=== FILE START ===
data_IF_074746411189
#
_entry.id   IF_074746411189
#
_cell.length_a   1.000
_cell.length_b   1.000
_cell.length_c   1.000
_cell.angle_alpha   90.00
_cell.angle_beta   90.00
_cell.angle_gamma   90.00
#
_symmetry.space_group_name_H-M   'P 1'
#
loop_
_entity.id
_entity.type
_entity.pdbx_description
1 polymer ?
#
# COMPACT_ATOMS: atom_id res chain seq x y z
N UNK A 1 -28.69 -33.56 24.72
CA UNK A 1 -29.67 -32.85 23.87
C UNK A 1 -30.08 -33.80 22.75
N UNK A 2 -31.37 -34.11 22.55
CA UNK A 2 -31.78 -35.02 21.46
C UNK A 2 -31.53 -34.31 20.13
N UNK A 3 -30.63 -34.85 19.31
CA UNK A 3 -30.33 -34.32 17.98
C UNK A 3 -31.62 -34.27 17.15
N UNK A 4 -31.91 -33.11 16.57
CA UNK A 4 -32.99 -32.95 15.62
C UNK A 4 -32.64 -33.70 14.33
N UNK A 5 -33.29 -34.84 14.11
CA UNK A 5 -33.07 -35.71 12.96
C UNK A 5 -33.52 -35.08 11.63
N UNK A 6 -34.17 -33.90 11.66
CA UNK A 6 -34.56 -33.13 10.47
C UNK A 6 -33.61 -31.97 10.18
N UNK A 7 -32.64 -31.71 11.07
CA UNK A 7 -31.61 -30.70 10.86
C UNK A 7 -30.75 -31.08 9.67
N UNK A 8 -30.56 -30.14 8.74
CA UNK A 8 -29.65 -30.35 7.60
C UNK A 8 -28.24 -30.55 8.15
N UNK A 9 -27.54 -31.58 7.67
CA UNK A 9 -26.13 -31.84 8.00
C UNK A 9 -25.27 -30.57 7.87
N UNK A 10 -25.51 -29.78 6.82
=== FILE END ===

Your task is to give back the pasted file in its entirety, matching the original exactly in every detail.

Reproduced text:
data_IF_074746411189
#
_entry.id   IF_074746411189
#
_cell.length_a   1.000
_cell.length_b   1.000
_cell.length_c   1.000
_cell.angle_alpha   90.00
_cell.angle_beta   90.00
_cell.angle_gamma   90.00
#
_symmetry.space_group_name_H-M   'P 1'
#
loop_
_entity.id
_entity.type
_entity.pdbx_description
1 polymer ?
#
# COMPACT_ATOMS: atom_id res chain seq x y z
N UNK A 1 -28.69 -33.56 24.72
CA UNK A 1 -29.67 -32.85 23.87
C UNK A 1 -30.08 -33.80 22.75
N UNK A 2 -31.37 -34.11 22.55
CA UNK A 2 -31.78 -35.02 21.46
C UNK A 2 -31.53 -34.31 20.13
N UNK A 3 -30.63 -34.85 19.31
CA UNK A 3 -30.33 -34.32 17.98
C UNK A 3 -31.62 -34.27 17.15
N UNK A 4 -31.91 -33.11 16.57
CA UNK A 4 -32.99 -32.95 15.62
C UNK A 4 -32.64 -33.70 14.33
N UNK A 5 -33.29 -34.84 14.11
CA UNK A 5 -33.07 -35.71 12.96
C UNK A 5 -33.52 -35.08 11.63
N UNK A 6 -34.17 -33.90 11.66
CA UNK A 6 -34.56 -33.13 10.47
C UNK A 6 -33.61 -31.97 10.18
N UNK A 7 -32.64 -31.71 11.07
CA UNK A 7 -31.61 -30.70 10.86
C UNK A 7 -30.75 -31.08 9.67
N UNK A 8 -30.56 -30.14 8.74
CA UNK A 8 -29.65 -30.35 7.60
C UNK A 8 -28.24 -30.55 8.15
N UNK A 9 -27.54 -31.58 7.67
CA UNK A 9 -26.13 -31.84 8.00
C UNK A 9 -25.27 -30.57 7.87
N UNK A 10 -25.51 -29.78 6.82